As speculation continues to swirl about the timing and ultimate focus of Supreme Court review of the various rulings to date in the healthcare litigation, the time is ripe for consideration of the procedural aspects of that litigation. Although scholarly and popular attention has focused largely on the constitutional merits, the litigation over the healthcare legislation has raised important questions about the role of states as litigants, the distinction between facial and applied challenges, severability, the federal tax Anti-Injunction Act, and other issues. The University of Richmond Law Review’s 2011 Allen Chair Symposium will bring together experts from state government and academia to explore these important but unheralded issues and to situate the litigation in the broader political and regulatory landscape.
The symposium will take place on November 11, 2011 at the University of Richmond Law School. Details on registration and attendance are available here, with more information about the schedule in the conference brochure.
There are three panels scheduled:
9:30 A.M. The Role of States as Litigants in the Mandate Litigation
E. Duncan Getchell, Jr., Solicitor General of Virginia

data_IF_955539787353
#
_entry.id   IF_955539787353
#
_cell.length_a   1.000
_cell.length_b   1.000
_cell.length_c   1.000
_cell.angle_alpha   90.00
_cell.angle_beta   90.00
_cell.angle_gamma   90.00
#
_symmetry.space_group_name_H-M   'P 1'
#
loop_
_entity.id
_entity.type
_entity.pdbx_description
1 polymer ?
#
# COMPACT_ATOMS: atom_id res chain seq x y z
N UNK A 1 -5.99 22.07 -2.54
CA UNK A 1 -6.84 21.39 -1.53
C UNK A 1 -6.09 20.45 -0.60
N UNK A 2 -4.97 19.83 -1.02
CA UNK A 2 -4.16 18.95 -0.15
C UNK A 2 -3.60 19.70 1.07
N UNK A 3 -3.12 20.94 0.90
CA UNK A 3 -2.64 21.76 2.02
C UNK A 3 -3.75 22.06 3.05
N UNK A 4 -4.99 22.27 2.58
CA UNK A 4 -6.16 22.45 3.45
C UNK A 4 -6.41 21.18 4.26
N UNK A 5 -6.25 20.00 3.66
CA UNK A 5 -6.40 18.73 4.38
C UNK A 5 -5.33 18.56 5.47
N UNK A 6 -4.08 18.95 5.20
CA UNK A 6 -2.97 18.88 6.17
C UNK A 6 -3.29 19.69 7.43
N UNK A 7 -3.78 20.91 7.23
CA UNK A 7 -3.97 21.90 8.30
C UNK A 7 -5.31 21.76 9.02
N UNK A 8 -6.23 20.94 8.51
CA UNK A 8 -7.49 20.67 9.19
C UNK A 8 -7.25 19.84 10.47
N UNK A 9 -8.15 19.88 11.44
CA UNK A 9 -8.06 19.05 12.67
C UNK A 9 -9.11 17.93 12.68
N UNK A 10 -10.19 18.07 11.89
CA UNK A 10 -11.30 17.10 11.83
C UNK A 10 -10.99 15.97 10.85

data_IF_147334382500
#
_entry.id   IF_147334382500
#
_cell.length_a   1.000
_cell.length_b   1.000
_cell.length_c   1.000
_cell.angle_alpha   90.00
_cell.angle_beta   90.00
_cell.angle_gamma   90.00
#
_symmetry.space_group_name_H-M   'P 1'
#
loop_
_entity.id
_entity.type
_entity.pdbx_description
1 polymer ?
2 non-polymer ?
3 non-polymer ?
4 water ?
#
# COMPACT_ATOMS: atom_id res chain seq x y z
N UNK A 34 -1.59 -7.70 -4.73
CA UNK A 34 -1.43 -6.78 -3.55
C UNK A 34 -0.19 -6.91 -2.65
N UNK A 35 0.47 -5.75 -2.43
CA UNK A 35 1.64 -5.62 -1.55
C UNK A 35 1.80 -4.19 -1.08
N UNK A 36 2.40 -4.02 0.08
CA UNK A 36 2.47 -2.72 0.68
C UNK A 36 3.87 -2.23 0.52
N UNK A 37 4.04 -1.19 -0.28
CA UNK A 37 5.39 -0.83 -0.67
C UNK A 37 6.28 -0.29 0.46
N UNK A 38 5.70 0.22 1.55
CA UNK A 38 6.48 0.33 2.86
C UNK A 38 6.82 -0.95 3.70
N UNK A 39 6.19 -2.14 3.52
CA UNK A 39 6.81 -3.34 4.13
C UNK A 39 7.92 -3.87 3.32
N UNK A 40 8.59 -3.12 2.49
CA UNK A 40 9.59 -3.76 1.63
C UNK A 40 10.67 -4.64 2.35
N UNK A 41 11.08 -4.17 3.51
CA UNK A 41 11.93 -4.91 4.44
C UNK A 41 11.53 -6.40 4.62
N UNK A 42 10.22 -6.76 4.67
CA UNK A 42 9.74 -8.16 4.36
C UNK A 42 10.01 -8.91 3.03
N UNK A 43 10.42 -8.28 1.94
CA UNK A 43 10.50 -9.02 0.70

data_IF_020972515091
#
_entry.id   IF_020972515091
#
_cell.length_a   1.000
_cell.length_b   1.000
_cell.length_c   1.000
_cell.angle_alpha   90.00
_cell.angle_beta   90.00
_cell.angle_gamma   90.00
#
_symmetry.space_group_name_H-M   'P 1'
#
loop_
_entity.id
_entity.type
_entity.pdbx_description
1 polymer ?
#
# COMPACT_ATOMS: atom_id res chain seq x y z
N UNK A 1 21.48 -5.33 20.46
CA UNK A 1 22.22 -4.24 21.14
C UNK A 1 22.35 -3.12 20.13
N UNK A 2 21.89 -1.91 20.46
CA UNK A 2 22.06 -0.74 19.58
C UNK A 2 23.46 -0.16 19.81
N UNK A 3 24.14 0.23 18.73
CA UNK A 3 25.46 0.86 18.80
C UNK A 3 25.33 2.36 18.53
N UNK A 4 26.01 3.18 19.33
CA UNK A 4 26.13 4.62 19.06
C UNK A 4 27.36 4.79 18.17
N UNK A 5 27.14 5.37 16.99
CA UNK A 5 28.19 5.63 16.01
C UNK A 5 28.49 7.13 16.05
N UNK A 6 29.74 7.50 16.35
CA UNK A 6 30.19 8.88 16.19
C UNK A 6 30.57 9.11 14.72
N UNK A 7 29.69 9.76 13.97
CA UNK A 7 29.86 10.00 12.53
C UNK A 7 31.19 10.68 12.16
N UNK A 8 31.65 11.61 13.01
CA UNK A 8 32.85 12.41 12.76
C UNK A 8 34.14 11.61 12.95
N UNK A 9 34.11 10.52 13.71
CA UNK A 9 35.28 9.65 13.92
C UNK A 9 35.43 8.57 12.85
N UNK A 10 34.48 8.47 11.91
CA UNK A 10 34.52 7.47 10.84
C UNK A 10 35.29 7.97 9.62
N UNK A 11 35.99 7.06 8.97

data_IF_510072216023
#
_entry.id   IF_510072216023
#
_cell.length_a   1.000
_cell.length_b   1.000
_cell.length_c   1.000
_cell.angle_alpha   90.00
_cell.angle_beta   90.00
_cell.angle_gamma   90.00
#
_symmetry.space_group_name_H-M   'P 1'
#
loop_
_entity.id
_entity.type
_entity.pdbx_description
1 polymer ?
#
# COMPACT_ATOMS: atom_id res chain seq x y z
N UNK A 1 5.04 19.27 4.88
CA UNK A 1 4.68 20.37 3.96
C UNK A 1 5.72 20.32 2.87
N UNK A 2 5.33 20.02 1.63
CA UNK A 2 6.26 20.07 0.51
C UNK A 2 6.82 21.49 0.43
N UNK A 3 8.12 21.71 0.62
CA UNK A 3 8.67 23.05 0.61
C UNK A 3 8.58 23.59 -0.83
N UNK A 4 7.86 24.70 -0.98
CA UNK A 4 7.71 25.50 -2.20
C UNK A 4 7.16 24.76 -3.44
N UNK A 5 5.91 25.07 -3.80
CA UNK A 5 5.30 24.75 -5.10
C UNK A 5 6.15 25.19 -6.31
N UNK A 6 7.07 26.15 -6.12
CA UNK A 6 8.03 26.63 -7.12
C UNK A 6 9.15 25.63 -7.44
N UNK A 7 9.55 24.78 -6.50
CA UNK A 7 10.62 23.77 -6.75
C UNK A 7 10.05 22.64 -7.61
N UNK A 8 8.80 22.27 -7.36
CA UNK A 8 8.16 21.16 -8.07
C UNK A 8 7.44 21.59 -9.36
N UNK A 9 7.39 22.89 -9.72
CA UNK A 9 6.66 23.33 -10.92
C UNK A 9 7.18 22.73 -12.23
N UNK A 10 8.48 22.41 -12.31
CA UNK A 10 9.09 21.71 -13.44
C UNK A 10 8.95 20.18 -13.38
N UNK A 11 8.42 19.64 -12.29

William F. Brockman, Acting Solicitor General of Maryland
William P. Marshall, William Rand Kenan, Jr., Distinguished Professor of Law, University of North Carolina School of Law
11:15 A.M. Deﬁning the Scope and Legal Effect of the Challenges to the Individual Mandate
Edward A. Hartnett, Richard J. Hughes Professor, Seton Hall University School of Law
Tobias A. Dorsey, Special Counsel for the United States Sentencing Commission (USSC)
Kevin C. Walsh, Assistant Professor of Law, University of Richmond School of Law
2:00 P.M. Situating the Mandate Litigation in the Broader Regulatory and Political Landscapes
Bradley W. Joondeph, Santa Clara University School of Law, Creator of the ACA litigation blog
A. Christopher Bryant, Professor of Law, University of Cincinnati College of Law
Elizabeth Weeks Leonard, Associate Professor of Law, University of Georgia Law
(For those attending the Federalist Society’s National Lawyers’ Convention, sorry for the conflict. Proceedings will be made available via live webcast for any unable to attend, and the papers will be published in a spring edition of the University of Richmond Law Review.)